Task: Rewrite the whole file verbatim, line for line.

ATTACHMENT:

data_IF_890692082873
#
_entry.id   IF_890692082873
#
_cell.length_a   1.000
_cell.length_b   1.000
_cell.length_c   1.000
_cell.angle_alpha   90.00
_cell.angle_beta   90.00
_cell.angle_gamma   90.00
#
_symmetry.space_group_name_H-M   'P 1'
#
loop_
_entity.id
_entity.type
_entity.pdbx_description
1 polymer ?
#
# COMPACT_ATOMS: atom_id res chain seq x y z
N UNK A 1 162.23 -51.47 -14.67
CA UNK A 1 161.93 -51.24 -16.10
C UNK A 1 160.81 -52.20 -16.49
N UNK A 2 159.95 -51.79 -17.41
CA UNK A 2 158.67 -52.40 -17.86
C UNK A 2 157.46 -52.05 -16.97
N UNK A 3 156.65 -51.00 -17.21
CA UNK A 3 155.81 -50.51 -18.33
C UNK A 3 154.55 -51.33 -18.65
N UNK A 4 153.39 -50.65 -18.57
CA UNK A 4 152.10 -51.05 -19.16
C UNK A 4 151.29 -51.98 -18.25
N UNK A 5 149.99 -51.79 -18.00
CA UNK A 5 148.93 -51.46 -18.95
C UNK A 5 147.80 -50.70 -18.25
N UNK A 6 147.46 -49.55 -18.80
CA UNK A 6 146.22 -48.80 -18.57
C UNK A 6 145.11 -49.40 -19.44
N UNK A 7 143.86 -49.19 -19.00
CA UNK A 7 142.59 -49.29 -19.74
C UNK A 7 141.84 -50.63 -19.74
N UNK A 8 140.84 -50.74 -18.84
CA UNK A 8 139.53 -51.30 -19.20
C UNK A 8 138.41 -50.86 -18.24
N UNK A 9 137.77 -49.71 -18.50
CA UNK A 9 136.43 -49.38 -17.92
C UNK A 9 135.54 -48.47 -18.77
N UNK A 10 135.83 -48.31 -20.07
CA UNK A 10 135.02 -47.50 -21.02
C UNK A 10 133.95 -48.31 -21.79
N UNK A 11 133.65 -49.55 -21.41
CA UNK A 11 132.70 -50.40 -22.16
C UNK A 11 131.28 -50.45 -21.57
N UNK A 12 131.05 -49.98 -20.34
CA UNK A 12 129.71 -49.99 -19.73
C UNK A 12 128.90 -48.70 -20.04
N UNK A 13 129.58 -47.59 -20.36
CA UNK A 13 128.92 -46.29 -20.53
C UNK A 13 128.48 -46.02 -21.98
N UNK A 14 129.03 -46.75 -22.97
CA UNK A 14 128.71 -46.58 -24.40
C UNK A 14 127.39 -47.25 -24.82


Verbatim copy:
data_IF_890692082873
#
_entry.id   IF_890692082873
#
_cell.length_a   1.000
_cell.length_b   1.000
_cell.length_c   1.000
_cell.angle_alpha   90.00
_cell.angle_beta   90.00
_cell.angle_gamma   90.00
#
_symmetry.space_group_name_H-M   'P 1'
#
loop_
_entity.id
_entity.type
_entity.pdbx_description
1 polymer ?
#
# COMPACT_ATOMS: atom_id res chain seq x y z
N UNK A 1 162.23 -51.47 -14.67
CA UNK A 1 161.93 -51.24 -16.10
C UNK A 1 160.81 -52.20 -16.49
N UNK A 2 159.95 -51.79 -17.41
CA UNK A 2 158.67 -52.40 -17.86
C UNK A 2 157.46 -52.05 -16.97
N UNK A 3 156.65 -51.00 -17.21
CA UNK A 3 155.81 -50.51 -18.33
C UNK A 3 154.55 -51.33 -18.65
N UNK A 4 153.39 -50.65 -18.57
CA UNK A 4 152.10 -51.05 -19.16
C UNK A 4 151.29 -51.98 -18.25
N UNK A 5 149.99 -51.79 -18.00
CA UNK A 5 148.93 -51.46 -18.95
C UNK A 5 147.80 -50.70 -18.25
N UNK A 6 147.46 -49.55 -18.80
CA UNK A 6 146.22 -48.80 -18.57
C UNK A 6 145.11 -49.40 -19.44
N UNK A 7 143.86 -49.19 -19.00
CA UNK A 7 142.59 -49.29 -19.74
C UNK A 7 141.84 -50.63 -19.74
N UNK A 8 140.84 -50.74 -18.84
CA UNK A 8 139.53 -51.30 -19.20
C UNK A 8 138.41 -50.86 -18.24
N UNK A 9 137.77 -49.71 -18.50
CA UNK A 9 136.43 -49.38 -17.92
C UNK A 9 135.54 -48.47 -18.77
N UNK A 10 135.83 -48.31 -20.07
CA UNK A 10 135.02 -47.50 -21.02
C UNK A 10 133.95 -48.31 -21.79
N UNK A 11 133.65 -49.55 -21.41
CA UNK A 11 132.70 -50.40 -22.16
C UNK A 11 131.28 -50.45 -21.57
N UNK A 12 131.05 -49.98 -20.34
CA UNK A 12 129.71 -49.99 -19.73
C UNK A 12 128.90 -48.70 -20.04
N UNK A 13 129.58 -47.59 -20.36
CA UNK A 13 128.92 -46.29 -20.53
C UNK A 13 128.48 -46.02 -21.98
N UNK A 14 129.03 -46.75 -22.97
CA UNK A 14 128.71 -46.58 -24.40
C UNK A 14 127.39 -47.25 -24.82